The results of a human clinical trial for spermidine against cognitive decline have recently been published, but the results are not positive.
What is spermidine?
Spermidine is a polyamine, meaning it has two or more primary amino groups. It is naturally occurring and is widely encountered in ribosomes and living tissues. It plays a critical role in cell function and survival.
The spermidine clinical trial
Researchers set out to test if supplementation with spermidine has a beneficial effect on memory and potential effects against age-related cognitive decline.
In this randomized trial, 100 adults aged 60 to 90 years were given either spermidine or a microcrystalline cellulose placebo. The test and placebo groups were of equal size. The main criteria for trial participation was subjective cognitive decline (SCD).
SCD describes a feeling of persistent cognitive decline in cognitively healthy older persons. In a nutshell, it is the self-reported perception of worsening of memory or, more frequently, confusion. It is a form of cognitive impairment and thought to be an early sign of Alzheimer’s disease and similar dementias.
The primary endpoint was a change in memory performance when compared to pre-trial baseline levels. The researchers also looked at additional neuropsychological, behavioral, and physiological parameters as a secondary way to determine positive changes.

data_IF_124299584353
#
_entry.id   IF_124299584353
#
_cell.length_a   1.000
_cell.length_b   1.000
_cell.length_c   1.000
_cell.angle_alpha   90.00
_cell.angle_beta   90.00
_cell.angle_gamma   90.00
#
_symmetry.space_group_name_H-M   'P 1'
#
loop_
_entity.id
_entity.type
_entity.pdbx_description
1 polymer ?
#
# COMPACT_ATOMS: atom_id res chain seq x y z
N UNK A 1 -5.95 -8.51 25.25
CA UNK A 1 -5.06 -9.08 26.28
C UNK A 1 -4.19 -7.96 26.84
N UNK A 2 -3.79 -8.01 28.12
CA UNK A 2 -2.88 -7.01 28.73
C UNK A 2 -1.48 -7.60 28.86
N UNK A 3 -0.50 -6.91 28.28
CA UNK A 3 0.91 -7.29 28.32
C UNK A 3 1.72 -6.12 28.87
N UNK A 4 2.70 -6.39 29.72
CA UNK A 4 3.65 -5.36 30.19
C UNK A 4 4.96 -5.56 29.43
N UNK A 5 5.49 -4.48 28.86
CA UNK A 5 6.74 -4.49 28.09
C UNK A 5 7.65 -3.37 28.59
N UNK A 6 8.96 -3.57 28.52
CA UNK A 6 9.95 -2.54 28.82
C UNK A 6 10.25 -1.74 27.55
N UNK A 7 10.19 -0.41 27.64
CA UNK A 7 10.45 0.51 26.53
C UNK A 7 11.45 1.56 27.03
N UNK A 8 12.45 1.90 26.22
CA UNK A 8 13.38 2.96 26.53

Unfortunately, the researchers concluded that supplementation with spermidine did not modify memory performance or biomarkers compared with the placebo group. They noted that “Exploratory analyses indicated possible beneficial effects on verbal memory and inflammation that need to be validated in future studies at higher dosage”.
What could have gone wrong?
The researchers do propose potential reasons that these results failed to impress.
The daily dose of 0.9 milligrams may have been too low to elicit significant effects on memory or the secondary biomarkers examined.
The test subjects had SCD, but at that point, cognitive function is essentially normal. It is possible that spermidine does not act as a memory booster but instead protects against memory decline. If this turns out to be the case, then that would explain the lack of results in SCD participants.
The other consideration is that biomarkers for Alzheimer’s disease, such as amyloid, tau, and phosphorylated tau, were not examined or required for trial participation. The researchers suggest that many of the participants did not have amyloid or tau pathology. That could mean that their cognitive decline may be due to other reasons and may not be amenable to dietary interventions.
Importance: Developing interventions against age-related memory decline and for older adults experiencing neurodegenerative disease is one of the greatest challenges of our generation. Spermidine supplementation has shown beneficial effects on brain and cognitive health in animal models, and there has been preliminary evidence of memory improvement in individuals with subjective cognitive decline.
Objective: To determine the effect of longer-term spermidine supplementation on memory performance and biomarkers in this at-risk group.
Outcome: In this randomized clinical trial, longer-term spermidine supplementation in participants with subjective cognitive decline did not modify memory and biomarkers compared with placebo. Exploratory analyses indicated possible beneficial effects on verbal memory and inflammation that need to be validated in future studies at higher dosage.
While the results of this particular study and its design were not positive, further studies are still needed to address the issues that it raised.
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